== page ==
The Use of Irony to Emphasize Human Nature in Stephen King’s Popsy and Kurt Vonnegut’s Harrison Bergeron
Response to “Popsy” & “Harrison Bergeron”
In Popsy, by Stephen King, irony is used to make a point about human nature. Though this story is unrealistic and somewhat far-fetched, details make it seem realistic until the very end. The story begins with the main character, Sheridan, arriving to the Cousintown Mall. We soon discover that he is looking for a child to kidnap in order to pay back gambling debts. Upon finding a prime target, Sheridan initiates contact, discovering the boy had lost his ‘Popsy’. After some work, he gets the boy into his van, handcuffs him, and drives off to deliver him to Mr. Wizard. First, we have irony in the ease with which Sheridan kidnaps the boy. Passers-by see him talking to the boy, and solely based on his appearance decide that the situation is okay, and that Sheridan is a good guy, saying “A woman headed in glanced around with some vague concern.
‘It’s all right,’ Sheridan said to her, and she went on” (Popsy). By saying this, King shows that not everything or everyone is what or who it seems to be. This woman seemed concerned, but after seeing this normal looking guy, and his saying that everything was fine, she deemed that the situation was okay. Ironically, this seemingly normal guy was in the process of kidnapping a child. Also ironically, the boy continuously warns Sheridan about the capabilities of his Popsy, that he is very strong, can fly, and will find him. Sheridan’s disbelief becomes ironic once Popsy literally lands on the moving vehicle and we find out that Popsy can, in fact, fly. The boy had tried to tell Sheridan, but he had not listened to his warnings. This story also points to the fact of human nature, that people will do whatever it takes to survive. Sheridan owes money to the wrong people, and the only way to save himself is by kidnapping children and delivering them to Mr. Wizard. Though there are signs that he does not like doing this, ultimately the message is conveyed that he, and humans in general, will do whatever is necessary to survive.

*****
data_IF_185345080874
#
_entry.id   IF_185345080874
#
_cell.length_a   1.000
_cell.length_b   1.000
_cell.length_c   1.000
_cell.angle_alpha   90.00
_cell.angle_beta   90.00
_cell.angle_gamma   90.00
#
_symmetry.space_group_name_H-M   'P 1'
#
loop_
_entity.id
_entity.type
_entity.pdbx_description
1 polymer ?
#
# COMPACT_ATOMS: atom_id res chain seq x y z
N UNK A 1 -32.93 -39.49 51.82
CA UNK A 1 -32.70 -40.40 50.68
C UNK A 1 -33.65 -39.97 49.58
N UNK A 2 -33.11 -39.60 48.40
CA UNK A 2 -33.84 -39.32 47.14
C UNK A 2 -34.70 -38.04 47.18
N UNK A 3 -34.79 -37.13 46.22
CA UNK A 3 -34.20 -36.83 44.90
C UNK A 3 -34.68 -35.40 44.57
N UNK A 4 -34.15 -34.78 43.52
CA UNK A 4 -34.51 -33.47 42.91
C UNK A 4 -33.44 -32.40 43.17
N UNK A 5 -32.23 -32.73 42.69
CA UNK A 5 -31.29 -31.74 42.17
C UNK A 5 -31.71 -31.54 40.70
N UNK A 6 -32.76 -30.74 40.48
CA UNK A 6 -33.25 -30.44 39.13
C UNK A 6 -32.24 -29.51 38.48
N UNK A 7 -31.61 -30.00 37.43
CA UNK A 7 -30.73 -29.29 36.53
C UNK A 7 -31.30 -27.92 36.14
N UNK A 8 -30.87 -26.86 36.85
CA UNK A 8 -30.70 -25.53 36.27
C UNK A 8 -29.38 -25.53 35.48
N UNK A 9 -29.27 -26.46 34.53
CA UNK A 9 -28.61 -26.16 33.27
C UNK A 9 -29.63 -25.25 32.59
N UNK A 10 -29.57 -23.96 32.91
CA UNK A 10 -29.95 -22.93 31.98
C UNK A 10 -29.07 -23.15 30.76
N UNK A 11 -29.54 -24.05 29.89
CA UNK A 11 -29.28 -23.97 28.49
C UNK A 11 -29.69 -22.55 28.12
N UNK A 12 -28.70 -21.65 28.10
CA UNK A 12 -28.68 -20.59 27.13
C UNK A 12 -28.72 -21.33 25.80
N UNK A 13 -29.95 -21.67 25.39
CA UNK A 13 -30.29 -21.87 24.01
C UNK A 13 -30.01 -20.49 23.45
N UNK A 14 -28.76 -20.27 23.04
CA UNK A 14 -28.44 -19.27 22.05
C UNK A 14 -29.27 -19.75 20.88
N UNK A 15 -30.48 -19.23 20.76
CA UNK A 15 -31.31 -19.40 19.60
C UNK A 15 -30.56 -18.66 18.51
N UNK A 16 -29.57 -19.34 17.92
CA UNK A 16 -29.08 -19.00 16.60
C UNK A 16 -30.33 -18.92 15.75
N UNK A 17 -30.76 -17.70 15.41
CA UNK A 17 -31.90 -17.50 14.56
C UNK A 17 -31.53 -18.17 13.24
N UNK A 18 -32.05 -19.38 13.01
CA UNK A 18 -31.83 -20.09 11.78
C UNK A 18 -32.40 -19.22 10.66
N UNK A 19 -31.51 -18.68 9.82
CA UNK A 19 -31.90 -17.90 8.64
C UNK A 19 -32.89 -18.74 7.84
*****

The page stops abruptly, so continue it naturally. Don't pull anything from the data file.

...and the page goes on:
Harrison Bergeron, by Kurt Vonnegut, also uses irony to say something about human nature. This story, though more of a sci-fi story than horror, also uses details to make a futuristic, unrealistic story seem realistic or relatable. Set in the future, this story tells the reader of a world where everyone is equal. No one can be better than anyone else, and anyone born with a skill or talent has it taken away from them by the government. However, everyone is accepting of this world since they believe it is better than the old way, saying of the past “Pretty soon we’d be right back to the dark ages again, with everybody competing against everybody else. You wouldn’t like that, would you?” (2). They refer to the past as the ‘dark ages’, implying its horridness, and also point out that neither of them would wish to be back in that time. Ironically, though they describe the past as horrible, the world that they currently live in is actually horrible. However, they are accepting of their new world and do not wish to break from it. This is seemingly part of human nature, not wanting to break from the norm or be different.
What I learned from these stories:
From these stories, I learned that it is possible to write of incredible things or fictional futuristic worlds, while still seeming realistic to the reader. King and Vonnegut somehow describe in great detail these things that do not exist, and still make them easily imaginable. Such as in Popsy, when I read the scene that Popsy lands on the van, it did not seem crazy or far-fetched, it just flowed with the rest of the story.
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Response to “Popsy” & “Harrison Bergeron” In Popsy, by Stephen King, irony is used to make a point about human nature. Though this story is unrealistic and somewhat far-fetched, details […]